What is the Emerald Ash Borer
The emerald ash borer, Agrilus planipennis Fairmaire in Latin, is an exotic beetle that originated on the Asia continent. Also referred to as EBA, the beetle was first discovered in United States in the southeastern region of Michigan, in the Detroit area, during the Summer of 2002.
It is speculated that the emerald ash borer found its way into North America on wood packing material, made of ash, carried on airplanes and cargo ships that originated from the beetle’s native Asia.
The adult beetles eat the foliage of ash trees, hence its name, but cause little actual damage to the tree. However, during the beetle’s immature stage, the larvae feed aggressively on the tree’s inner bark and interrupt the ability of the tree to transport water and nutrients. This often results in bark splitting and the tree dying.
Adult beetles typically come from the previous year’s infestations, sometime in May, but can appear earlier if the weather is unseasonably warm. Females will lay their eggs shortly after emergence. Once hatched, larvae will bore into the tree, leaving visible tracks underneath the bark while feeding. Smaller trees may die off within two years of infestation with larger trees dying off within four years.
Since its discovery in Michigan, the emerald ash borer has killed millions of ash trees across North America. As of October 2018, the emerald ash borer has been found in 35 states as well as six Canadian provinces. The has resulted in municipalities, property owners, nurseries and forest industries suffering hundreds of millions of dollars in damages.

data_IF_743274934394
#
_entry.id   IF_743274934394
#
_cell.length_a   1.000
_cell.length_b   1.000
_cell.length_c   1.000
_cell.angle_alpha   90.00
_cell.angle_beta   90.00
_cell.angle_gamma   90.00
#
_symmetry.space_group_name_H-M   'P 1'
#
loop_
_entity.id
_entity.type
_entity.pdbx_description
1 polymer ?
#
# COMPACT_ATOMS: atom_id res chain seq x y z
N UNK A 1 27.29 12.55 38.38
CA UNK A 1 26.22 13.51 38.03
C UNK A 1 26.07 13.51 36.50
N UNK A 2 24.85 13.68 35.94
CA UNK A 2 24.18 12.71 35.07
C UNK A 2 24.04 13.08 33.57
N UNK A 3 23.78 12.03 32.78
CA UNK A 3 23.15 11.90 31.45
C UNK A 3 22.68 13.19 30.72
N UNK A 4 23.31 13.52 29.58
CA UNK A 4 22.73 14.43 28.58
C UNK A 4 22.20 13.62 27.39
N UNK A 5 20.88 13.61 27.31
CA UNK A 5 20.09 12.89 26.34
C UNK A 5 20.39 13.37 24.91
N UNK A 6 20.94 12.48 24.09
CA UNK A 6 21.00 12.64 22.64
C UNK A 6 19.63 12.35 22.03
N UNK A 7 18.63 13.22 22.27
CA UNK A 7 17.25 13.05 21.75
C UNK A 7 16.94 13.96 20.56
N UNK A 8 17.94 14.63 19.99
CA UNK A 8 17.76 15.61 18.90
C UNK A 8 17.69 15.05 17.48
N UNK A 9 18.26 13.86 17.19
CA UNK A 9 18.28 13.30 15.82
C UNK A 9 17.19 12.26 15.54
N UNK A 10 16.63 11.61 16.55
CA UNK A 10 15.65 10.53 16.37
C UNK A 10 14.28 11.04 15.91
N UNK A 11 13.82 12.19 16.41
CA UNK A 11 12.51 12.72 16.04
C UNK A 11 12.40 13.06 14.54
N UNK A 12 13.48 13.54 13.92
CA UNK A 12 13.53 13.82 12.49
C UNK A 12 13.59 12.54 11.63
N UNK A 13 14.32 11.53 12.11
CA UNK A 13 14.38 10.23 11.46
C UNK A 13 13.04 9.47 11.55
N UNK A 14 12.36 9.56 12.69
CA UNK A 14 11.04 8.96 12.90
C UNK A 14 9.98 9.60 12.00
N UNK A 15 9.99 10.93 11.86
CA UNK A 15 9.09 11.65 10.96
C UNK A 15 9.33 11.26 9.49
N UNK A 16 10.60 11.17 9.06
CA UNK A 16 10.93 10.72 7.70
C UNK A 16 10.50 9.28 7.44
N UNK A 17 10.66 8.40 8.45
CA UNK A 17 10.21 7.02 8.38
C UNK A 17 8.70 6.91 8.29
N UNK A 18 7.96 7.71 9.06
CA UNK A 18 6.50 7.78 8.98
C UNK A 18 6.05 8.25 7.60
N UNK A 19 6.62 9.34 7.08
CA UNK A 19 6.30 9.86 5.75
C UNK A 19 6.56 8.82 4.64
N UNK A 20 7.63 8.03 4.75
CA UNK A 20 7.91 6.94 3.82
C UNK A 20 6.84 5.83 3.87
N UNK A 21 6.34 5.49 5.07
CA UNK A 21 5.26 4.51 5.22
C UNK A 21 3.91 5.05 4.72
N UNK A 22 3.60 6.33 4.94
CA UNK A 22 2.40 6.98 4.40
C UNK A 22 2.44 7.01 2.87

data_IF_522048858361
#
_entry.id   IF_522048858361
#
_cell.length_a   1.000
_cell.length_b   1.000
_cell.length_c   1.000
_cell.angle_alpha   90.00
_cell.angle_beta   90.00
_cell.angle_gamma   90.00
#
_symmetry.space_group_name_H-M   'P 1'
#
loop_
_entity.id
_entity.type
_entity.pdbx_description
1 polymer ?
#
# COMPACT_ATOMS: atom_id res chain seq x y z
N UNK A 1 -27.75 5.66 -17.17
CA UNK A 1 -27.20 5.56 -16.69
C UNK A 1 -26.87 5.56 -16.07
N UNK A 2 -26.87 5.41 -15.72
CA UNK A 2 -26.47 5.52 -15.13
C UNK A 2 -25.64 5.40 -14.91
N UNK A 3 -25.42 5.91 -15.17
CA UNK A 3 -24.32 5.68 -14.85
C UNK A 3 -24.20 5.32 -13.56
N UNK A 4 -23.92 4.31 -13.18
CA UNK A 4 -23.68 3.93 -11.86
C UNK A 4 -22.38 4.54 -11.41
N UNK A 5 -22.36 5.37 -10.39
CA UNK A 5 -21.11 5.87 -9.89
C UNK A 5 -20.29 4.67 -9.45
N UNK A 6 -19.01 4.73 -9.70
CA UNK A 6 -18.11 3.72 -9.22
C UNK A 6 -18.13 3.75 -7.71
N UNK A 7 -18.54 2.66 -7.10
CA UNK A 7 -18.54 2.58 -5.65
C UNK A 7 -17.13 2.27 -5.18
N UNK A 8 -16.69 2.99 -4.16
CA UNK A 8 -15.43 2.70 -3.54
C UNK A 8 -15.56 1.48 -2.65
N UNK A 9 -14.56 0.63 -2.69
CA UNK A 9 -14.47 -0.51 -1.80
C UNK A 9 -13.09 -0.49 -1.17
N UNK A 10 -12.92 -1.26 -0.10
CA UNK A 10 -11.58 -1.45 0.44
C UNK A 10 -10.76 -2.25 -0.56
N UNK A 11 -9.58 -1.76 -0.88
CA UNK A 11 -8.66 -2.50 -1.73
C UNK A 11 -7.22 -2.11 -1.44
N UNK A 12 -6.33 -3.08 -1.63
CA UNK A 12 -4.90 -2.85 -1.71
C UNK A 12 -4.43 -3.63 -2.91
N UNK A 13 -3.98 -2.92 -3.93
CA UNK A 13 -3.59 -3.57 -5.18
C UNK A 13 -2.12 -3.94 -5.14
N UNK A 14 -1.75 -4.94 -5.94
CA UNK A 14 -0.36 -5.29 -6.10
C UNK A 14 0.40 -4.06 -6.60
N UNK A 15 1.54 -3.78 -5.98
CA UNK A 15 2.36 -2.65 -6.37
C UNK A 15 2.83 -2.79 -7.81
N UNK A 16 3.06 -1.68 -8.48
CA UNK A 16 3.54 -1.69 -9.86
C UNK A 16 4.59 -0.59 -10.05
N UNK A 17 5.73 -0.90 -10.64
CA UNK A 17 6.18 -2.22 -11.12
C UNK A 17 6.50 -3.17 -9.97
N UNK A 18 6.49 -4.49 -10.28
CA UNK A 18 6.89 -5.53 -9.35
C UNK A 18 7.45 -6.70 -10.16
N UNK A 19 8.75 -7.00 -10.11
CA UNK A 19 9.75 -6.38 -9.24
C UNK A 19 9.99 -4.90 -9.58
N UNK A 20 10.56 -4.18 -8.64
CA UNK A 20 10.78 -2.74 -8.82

The EBA infestation has caused U.S. and Canadian regulatory agencies to mandate quarantines and impose fines to prevent potentially infested ash trees, logs and firewood from being transferred from locations where the beetle is found.
With adult EBA typically being only 1/2-inch long, the emerald ash borer is shorter than the width of a dime. However, on mass the larvae of the bright metallic-green beetle is capable of taking down trees thousands of times its size. The EBA’s eggs are approximately 1/25-inch long and are reddish-brown in color. The immature beetles are white with flat heads and distinct segmented bodies.
Ash trees are one of the most abundant and valuable tree species in North America, with the total number of ash trees in the U.S. alone estimated at approximately seven to nine billion.
Source of the Threat
• Infested ash trees.
• Ash wood products and packing material.
• Ash wood debris, including trimmings and chips.
All of these materials can spread EBA infestation even if the beetles are not visible.
Where the EBA is Found
The emerald ash borer is currently found primarily in the Eastern and Midwestern U.S. and parts of Canada, but is spreading rapidly. The beetle has killed or damaged over 40 million trees in the U.S. States of Alabama, Arkansas, Colorado, Connecticut, Delaware, Georgia, Illinois, Indiana, Iowa, Kansas, Kentucky, Louisiana, Maryland, Massachusetts, Michigan, Minnesota, Missouri, Nebraska, New Hampshire, New Jersey, New York, North Carolina, Ohio, Oklahoma, Pennsylvania, Tennessee, Texas, Virginia, West Virginia and Wisconsin as well as New Brunswick, Nova Scotia, Manitoba, Ontario and Quebec, Canada.